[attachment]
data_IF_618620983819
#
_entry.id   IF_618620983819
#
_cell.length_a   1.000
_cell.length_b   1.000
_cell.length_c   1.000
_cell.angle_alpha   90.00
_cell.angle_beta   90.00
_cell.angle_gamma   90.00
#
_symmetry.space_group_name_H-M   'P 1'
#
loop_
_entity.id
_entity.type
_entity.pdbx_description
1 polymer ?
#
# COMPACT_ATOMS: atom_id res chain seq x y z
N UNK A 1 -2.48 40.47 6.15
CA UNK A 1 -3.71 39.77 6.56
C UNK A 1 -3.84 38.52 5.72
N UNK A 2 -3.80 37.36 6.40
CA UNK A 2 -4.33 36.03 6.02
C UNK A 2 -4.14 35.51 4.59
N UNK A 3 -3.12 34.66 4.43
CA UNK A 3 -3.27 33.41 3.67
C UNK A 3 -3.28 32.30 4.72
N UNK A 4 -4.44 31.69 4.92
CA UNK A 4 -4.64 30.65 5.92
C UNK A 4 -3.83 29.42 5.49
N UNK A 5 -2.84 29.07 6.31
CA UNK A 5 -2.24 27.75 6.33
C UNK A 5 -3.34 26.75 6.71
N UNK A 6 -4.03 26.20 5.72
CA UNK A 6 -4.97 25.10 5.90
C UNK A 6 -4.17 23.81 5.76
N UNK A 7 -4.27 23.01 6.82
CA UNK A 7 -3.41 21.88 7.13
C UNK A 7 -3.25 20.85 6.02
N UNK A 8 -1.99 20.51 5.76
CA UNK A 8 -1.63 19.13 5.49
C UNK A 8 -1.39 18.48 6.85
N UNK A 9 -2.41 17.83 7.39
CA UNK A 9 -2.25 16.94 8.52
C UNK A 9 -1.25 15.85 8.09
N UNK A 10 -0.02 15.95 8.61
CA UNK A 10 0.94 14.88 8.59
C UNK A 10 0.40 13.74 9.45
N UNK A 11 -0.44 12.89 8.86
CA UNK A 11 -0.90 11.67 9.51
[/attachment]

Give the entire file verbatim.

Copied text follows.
data_IF_618620983819
#
_entry.id   IF_618620983819
#
_cell.length_a   1.000
_cell.length_b   1.000
_cell.length_c   1.000
_cell.angle_alpha   90.00
_cell.angle_beta   90.00
_cell.angle_gamma   90.00
#
_symmetry.space_group_name_H-M   'P 1'
#
loop_
_entity.id
_entity.type
_entity.pdbx_description
1 polymer ?
#
# COMPACT_ATOMS: atom_id res chain seq x y z
N UNK A 1 -2.48 40.47 6.15
CA UNK A 1 -3.71 39.77 6.56
C UNK A 1 -3.84 38.52 5.72
N UNK A 2 -3.80 37.36 6.40
CA UNK A 2 -4.33 36.03 6.02
C UNK A 2 -4.14 35.51 4.59
N UNK A 3 -3.12 34.66 4.43
CA UNK A 3 -3.27 33.41 3.67
C UNK A 3 -3.28 32.30 4.72
N UNK A 4 -4.44 31.69 4.92
CA UNK A 4 -4.64 30.65 5.92
C UNK A 4 -3.83 29.42 5.49
N UNK A 5 -2.84 29.07 6.31
CA UNK A 5 -2.24 27.75 6.33
C UNK A 5 -3.34 26.75 6.71
N UNK A 6 -4.03 26.20 5.72
CA UNK A 6 -4.97 25.10 5.90
C UNK A 6 -4.17 23.81 5.76
N UNK A 7 -4.27 23.01 6.82
CA UNK A 7 -3.41 21.88 7.13
C UNK A 7 -3.25 20.85 6.02
N UNK A 8 -1.99 20.51 5.76
CA UNK A 8 -1.63 19.13 5.49
C UNK A 8 -1.39 18.48 6.85
N UNK A 9 -2.41 17.83 7.39
CA UNK A 9 -2.25 16.94 8.52
C UNK A 9 -1.25 15.85 8.09
N UNK A 10 -0.02 15.95 8.61
CA UNK A 10 0.94 14.88 8.59
C UNK A 10 0.40 13.74 9.45
N UNK A 11 -0.44 12.89 8.86
CA UNK A 11 -0.90 11.67 9.51